Tim McGraw is dropping a secret to his steamy marriage with Faith Hill, and it’ll have couples ready to light the candles and cue the music.
McGraw recently played a secret invite-only show at the Whisky a Go Go to promote his upcoming Standing Room Only tour, and the “I Like It, I Love It” singer opened up about how his wife of 27 years, well, became his wife.
When asked what McGraw and Hill’s special song was, the country musician told Yahoo Entertainment, “Well, there’s one song and it’s really an instrumental, but there’s one.
“I’m probably going to get in trouble for saying this. God, please forgive me, baby,” he continued. “It’s ‘Samba Pa Ti’ by Santana. It’s kind of our song.”
McGraw, 56, said his uncle actually introduced him to the 1970 instrumental hit by the Latin rock band but warned him of the song’s potent effects.
“My uncle told me one time — my uncle Hank, old hippie who lives in Napa Valley — he played it for me one time years ago on the road. He loved that song too. He said, ‘I’m going to tell you something.’ He says, ‘Never make love to a woman with this song on unless you intend to marry her.’ And so I didn’t until I did. And then I did,” McGraw continued.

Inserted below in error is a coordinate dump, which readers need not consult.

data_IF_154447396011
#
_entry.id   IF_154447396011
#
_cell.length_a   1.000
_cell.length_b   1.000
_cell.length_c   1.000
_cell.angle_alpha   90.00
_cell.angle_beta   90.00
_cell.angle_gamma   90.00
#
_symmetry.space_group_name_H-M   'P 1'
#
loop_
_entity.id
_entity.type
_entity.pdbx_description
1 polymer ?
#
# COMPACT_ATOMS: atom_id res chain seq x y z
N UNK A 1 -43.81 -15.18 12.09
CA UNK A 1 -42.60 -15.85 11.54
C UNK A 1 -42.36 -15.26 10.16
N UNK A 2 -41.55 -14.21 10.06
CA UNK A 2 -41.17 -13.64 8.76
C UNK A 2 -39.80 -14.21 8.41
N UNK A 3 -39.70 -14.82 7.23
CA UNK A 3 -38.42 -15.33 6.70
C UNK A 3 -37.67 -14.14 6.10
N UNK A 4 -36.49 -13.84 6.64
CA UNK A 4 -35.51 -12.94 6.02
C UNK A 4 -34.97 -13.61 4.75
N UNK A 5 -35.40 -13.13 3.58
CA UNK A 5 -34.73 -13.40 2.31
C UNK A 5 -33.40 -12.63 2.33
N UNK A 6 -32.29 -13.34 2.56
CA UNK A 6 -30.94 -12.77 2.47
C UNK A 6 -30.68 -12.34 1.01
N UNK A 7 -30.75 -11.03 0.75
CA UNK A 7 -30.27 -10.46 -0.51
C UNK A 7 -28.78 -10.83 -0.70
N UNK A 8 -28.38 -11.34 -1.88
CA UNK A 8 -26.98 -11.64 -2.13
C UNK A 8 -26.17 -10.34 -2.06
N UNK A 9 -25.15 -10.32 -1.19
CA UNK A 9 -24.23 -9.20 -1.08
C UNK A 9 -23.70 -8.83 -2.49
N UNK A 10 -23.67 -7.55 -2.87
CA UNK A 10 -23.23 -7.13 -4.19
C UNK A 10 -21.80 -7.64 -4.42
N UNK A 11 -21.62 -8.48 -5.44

The country couple, who starred in “1883” together last year, have been married for nearly three decades and share daughters Gracie, 26; Maggie, 24; and Audrey, 21.
“We always like to say we’ve been married 92 years in showbiz language; it’s like dog years,” he joked, adding that now that their daughters are adults, the two empty-nesters are quite enjoying their “honeymoon time again.”
Last year, the two played on-screen married couple James and Margaret Dutton in the “Yellowstone” prequel “1883,” acting together for the first time. “We knew we had a big hill to climb and there were going to be people gunning for us to fail,” McGraw told the Envelope last year. “The only thing for us to do was to kill it every week on set.”
The couple worried they’d struggle to translate their off-screen chemistry to their roles without “Tim and Faith showing up on screen,” Hill told The Times last year. “Tim and I … have done everything together. We’ve raised three daughters, been on tour, in the studio and written songs. We are together all the time.”
They ultimately agreed to not rehearse away from the set, so when the director said “action” they’d have fresh interactions. “I didn’t know how he was going to say his lines, and he didn’t know how I was going to say mine,” continued Hill. “It was the only way for it to be fresh, present, real and authentic, especially when you know someone so well.”
McGraw’s 17th studio album, “Standing Room Only,” drops on Aug. 25.